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There is much more exploring needed to be done in Germany!  We've only accomplished two small trips so far.  A quick day trip to go hiking in The Black Forest and a few days in Munich.

Germany has tons of quaint villages, historic castles and new/old age cities.  Whatever vibe you are looking for, you can find in this country.  Everyone we interacted with was very nice and super helpful answering questions.  I think they appreciated that I was trying to speak to them in German, even though it was very limited.


If you are looking to drink lots of good beer, this is the place for you!  Unfortunately, Oktoberfest was canceled this year, but next year it's on!  German meals are very hearty.  They love their meats... of all kinds.  You will also see more sausage variations than you could ever imagine, yet alone know what they all are.  Real deal butcher shops are very common.  You also cannot leave Germany without getting a giant pretzel.  It's like a right of passage.  They have your original version as well as ones that are covered with all different toppings.  It kind of reminded me of a pretzel pizza.  Finally, you'll see many bakeries and cafes filled with pastries and other sweets.  Many things really aren't too sweet like we are used to.  They are a lot more tart in flavor and many are filled with fruits to give a hint of sweetness.


Surprise surprise, the primary language in Germany or 'Detuschland' is German ha.  Everyone we came across, however, also spoke English.  Unfortunately, our German or 'Detusch' is not nearly good enough to have full conversations.  You should not have any issues communicating if you are visiting areas that are known for tourism.  Most historical plaques have multiple translations.  Also, a lot of restaurants have English menus, if asked.  If they do not, use your Google Translate App!  It is a lifesaver, believe me.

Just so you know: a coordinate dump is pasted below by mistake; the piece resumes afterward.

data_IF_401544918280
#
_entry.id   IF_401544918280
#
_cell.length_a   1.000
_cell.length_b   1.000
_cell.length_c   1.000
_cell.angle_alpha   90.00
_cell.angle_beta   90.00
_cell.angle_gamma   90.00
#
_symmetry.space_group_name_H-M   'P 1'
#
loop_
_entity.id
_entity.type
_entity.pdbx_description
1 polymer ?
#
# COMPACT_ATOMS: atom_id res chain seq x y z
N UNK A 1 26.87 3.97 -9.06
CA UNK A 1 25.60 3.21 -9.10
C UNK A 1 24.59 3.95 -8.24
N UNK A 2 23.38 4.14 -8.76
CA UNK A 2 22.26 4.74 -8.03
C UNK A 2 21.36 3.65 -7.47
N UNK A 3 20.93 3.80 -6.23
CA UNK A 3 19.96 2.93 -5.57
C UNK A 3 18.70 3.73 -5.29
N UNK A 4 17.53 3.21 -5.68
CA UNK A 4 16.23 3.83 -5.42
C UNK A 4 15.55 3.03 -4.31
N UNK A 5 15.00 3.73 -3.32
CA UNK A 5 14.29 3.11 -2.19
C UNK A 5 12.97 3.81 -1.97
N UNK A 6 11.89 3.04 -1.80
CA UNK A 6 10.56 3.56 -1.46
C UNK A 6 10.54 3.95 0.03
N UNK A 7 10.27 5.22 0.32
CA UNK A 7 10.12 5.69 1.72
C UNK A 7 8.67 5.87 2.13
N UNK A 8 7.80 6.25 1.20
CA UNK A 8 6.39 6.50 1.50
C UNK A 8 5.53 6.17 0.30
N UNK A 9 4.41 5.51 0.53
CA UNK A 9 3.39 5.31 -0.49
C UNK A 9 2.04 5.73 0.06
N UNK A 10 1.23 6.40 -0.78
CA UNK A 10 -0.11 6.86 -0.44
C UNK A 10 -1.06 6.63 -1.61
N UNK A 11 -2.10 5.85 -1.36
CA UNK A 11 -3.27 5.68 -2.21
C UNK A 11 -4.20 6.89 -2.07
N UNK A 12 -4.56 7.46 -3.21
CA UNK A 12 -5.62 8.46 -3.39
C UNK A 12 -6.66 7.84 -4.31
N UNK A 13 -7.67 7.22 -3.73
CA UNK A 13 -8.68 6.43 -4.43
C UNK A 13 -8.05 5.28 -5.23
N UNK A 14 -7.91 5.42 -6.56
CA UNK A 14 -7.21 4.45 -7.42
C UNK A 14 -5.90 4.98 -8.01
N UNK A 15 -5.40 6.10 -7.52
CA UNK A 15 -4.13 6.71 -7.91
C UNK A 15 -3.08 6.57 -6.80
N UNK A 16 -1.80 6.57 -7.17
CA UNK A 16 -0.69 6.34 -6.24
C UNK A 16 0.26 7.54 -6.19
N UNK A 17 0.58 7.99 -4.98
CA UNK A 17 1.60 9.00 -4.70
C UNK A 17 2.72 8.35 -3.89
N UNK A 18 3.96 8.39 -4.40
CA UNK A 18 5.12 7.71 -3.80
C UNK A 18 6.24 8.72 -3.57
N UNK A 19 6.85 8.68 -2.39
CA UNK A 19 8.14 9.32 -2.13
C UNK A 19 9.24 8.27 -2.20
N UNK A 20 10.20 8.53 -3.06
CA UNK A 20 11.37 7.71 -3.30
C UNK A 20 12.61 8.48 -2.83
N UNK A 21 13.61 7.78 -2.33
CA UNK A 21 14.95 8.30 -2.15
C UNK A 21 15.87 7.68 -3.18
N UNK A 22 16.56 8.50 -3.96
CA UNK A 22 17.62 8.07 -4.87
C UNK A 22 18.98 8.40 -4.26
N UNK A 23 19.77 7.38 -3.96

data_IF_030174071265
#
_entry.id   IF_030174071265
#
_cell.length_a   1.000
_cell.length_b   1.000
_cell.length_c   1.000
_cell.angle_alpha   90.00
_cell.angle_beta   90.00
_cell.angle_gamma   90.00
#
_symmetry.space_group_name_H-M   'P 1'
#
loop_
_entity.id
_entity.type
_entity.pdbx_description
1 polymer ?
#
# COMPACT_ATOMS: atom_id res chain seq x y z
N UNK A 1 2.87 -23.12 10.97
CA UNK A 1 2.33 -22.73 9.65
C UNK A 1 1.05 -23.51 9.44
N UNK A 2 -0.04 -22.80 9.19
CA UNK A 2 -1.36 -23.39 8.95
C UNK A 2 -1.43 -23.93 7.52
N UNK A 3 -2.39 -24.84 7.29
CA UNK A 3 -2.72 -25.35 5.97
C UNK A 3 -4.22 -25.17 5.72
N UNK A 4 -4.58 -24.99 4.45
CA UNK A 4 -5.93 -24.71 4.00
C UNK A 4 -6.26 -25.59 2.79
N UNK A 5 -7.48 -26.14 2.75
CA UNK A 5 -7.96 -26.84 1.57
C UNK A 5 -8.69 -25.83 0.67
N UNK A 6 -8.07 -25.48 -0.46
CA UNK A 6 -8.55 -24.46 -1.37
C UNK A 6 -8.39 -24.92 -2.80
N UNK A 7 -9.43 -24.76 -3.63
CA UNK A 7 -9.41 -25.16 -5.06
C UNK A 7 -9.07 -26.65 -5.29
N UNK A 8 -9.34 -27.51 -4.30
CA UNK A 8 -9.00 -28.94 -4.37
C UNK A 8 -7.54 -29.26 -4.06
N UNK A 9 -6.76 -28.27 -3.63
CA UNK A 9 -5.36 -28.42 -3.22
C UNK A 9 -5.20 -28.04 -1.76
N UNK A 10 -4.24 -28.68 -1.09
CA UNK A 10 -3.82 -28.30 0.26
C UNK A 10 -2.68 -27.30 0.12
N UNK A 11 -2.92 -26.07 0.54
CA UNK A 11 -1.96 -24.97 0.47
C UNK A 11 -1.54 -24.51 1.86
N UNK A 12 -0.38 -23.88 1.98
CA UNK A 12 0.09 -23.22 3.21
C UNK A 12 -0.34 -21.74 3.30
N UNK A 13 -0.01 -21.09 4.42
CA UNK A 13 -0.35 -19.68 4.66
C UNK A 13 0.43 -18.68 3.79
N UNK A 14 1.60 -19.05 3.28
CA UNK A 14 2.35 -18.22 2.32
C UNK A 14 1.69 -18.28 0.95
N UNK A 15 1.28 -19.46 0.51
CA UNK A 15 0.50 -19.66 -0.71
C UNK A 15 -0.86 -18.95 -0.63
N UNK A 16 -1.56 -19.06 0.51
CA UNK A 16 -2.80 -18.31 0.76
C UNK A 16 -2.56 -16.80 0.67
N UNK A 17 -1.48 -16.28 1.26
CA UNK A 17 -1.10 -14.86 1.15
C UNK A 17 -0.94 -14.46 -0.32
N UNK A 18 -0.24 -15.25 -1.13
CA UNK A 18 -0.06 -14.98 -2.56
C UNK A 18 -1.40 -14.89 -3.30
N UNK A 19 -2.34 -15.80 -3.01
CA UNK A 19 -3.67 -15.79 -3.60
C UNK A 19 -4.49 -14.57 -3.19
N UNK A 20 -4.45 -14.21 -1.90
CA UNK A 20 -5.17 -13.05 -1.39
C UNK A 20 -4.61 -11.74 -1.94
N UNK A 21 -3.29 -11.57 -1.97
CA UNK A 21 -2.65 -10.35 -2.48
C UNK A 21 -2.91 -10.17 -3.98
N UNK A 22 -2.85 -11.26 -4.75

Also, as part of the EU, Germany uses the Euro as its currency.  Make sure you take out some cash for local markets, beer gardens and things of that sort.  Most places in cities take credit card, but it is always good to have just in case. 



More than just Oktoberfest.


The Black Forest

Endless lush hiking trails.



Munich is an 'all in one' city.  There are historical sites and museums you can tour, tons of beautiful gardens and parks, endless strips of cute boutique shops and restaurants, high end shopping districts, lively squares, beer gardens galore, open-air markets and river surfing.  Munich is actually pretty large, but most of the things you will be interested in seeing are right in the heart of the city.  It is also very walkable.  If needed, the train system is easy to follow.


Honestly, we really enjoyed our time here.  I am not much of a true 'city person', especially for long periods of time, but I really liked Munich.  It is a combination of an old European city, with modern touches.  Both authentic and new all at the same time.

Any type of food you could desire can be found in Munich.  It is very global in that manner.  But you're in Germany, you need to go the traditional route!  Seeing authentic German restaurants throughout the city is so neat.  The ambiance feels like you went back in time.  The coloring, the lettering, the hanging crests, the décor and all the other little intricate details really are cool.   

Must Dos



The beer gardens throughout Munich are even cooler than I anticipated.  Some are a little more touristy than others, but they are all super fun all the same.  The most famous, right in the heart of old town, is the Hofbrauhaus (HB).  Yes, it is by far the most touristy, but locals will be there as well.  You'll see the 'boys club' all dressed in their lederhosen, with their own personal steins ready to drink.  Many drink and traditional food options are available with a massive indoor space that wraps around the garden.  Again, they are throughout the city!  They even have a few within the parks, which are awesome!  They are completely outdoors and are perfect in the summertime.  Go to a few, even if it's just for one drink.  There are great vibes all around.  Tables are first come first served, so be prepared to have to be fast to get the seats near the band.